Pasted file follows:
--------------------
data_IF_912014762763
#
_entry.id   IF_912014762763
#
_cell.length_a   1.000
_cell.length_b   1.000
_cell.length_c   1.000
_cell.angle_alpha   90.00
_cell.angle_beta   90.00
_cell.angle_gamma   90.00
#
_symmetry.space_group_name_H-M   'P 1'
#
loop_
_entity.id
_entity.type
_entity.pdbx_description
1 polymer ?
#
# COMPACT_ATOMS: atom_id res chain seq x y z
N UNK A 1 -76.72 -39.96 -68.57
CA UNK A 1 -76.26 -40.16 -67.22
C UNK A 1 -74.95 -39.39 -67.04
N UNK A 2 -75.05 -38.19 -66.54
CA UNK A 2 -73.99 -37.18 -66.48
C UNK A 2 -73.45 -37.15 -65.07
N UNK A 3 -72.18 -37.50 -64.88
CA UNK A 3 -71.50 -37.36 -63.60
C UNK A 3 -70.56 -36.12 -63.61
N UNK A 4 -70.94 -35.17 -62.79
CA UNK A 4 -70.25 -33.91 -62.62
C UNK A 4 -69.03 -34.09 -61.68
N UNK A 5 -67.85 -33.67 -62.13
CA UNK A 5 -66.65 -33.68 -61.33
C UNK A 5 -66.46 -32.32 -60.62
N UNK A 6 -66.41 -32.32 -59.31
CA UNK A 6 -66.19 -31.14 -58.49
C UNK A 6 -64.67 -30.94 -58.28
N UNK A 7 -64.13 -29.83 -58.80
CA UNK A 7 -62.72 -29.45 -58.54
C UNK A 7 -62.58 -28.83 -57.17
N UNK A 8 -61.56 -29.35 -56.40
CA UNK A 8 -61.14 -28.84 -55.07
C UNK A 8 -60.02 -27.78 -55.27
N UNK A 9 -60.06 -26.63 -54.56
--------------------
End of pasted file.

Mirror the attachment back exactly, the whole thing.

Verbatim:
data_IF_912014762763
#
_entry.id   IF_912014762763
#
_cell.length_a   1.000
_cell.length_b   1.000
_cell.length_c   1.000
_cell.angle_alpha   90.00
_cell.angle_beta   90.00
_cell.angle_gamma   90.00
#
_symmetry.space_group_name_H-M   'P 1'
#
loop_
_entity.id
_entity.type
_entity.pdbx_description
1 polymer ?
#
# COMPACT_ATOMS: atom_id res chain seq x y z
N UNK A 1 -76.72 -39.96 -68.57
CA UNK A 1 -76.26 -40.16 -67.22
C UNK A 1 -74.95 -39.39 -67.04
N UNK A 2 -75.05 -38.19 -66.54
CA UNK A 2 -73.99 -37.18 -66.48
C UNK A 2 -73.45 -37.15 -65.07
N UNK A 3 -72.18 -37.50 -64.88
CA UNK A 3 -71.50 -37.36 -63.60
C UNK A 3 -70.56 -36.12 -63.61
N UNK A 4 -70.94 -35.17 -62.79
CA UNK A 4 -70.25 -33.91 -62.62
C UNK A 4 -69.03 -34.09 -61.68
N UNK A 5 -67.85 -33.67 -62.13
CA UNK A 5 -66.65 -33.68 -61.33
C UNK A 5 -66.46 -32.32 -60.62
N UNK A 6 -66.41 -32.32 -59.31
CA UNK A 6 -66.19 -31.14 -58.49
C UNK A 6 -64.67 -30.94 -58.28
N UNK A 7 -64.13 -29.83 -58.80
CA UNK A 7 -62.72 -29.45 -58.54
C UNK A 7 -62.58 -28.83 -57.17
N UNK A 8 -61.56 -29.35 -56.40
CA UNK A 8 -61.14 -28.84 -55.07
C UNK A 8 -60.02 -27.78 -55.27
N UNK A 9 -60.06 -26.63 -54.56